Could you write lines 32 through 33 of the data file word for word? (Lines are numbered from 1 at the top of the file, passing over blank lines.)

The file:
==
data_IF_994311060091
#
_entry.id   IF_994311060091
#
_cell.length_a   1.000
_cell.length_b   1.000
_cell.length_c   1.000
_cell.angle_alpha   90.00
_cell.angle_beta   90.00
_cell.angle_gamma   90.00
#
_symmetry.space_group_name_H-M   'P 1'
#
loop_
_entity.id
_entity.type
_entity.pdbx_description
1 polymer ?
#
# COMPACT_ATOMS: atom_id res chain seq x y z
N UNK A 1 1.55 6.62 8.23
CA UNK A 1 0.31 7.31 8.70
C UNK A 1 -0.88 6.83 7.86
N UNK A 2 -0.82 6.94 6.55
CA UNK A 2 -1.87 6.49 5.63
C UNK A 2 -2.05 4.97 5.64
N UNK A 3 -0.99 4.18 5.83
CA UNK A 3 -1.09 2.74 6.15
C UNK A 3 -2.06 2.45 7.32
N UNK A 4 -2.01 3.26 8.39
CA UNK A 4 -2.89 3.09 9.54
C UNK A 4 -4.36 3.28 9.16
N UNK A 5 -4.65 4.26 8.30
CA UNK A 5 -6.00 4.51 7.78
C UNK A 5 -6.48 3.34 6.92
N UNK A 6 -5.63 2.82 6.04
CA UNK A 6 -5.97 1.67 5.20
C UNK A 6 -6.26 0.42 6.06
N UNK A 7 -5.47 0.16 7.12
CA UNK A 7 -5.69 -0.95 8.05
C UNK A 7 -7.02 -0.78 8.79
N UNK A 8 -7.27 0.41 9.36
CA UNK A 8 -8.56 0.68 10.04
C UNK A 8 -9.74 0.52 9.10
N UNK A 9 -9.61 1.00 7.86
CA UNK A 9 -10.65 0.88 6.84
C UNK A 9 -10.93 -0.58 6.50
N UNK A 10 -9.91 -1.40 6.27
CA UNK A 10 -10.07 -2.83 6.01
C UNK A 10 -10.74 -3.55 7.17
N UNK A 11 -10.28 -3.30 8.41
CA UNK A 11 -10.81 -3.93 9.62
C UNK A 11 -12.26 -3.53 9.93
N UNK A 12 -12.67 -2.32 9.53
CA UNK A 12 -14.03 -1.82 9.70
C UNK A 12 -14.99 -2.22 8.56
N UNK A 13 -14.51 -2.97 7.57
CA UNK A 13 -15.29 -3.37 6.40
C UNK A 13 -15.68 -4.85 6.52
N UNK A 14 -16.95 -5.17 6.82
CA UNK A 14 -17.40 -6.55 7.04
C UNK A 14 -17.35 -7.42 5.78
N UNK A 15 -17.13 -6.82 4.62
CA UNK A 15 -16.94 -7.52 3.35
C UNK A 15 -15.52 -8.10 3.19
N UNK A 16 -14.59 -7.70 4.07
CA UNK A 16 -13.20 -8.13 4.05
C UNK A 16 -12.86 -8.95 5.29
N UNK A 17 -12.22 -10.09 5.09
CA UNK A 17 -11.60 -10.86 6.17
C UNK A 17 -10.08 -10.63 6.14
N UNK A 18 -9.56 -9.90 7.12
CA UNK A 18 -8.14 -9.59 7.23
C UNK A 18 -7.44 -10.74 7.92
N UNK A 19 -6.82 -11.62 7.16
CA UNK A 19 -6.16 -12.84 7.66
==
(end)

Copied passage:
C UNK A 4 -4.36 3.28 9.16
N UNK A 5 -4.65 4.26 8.30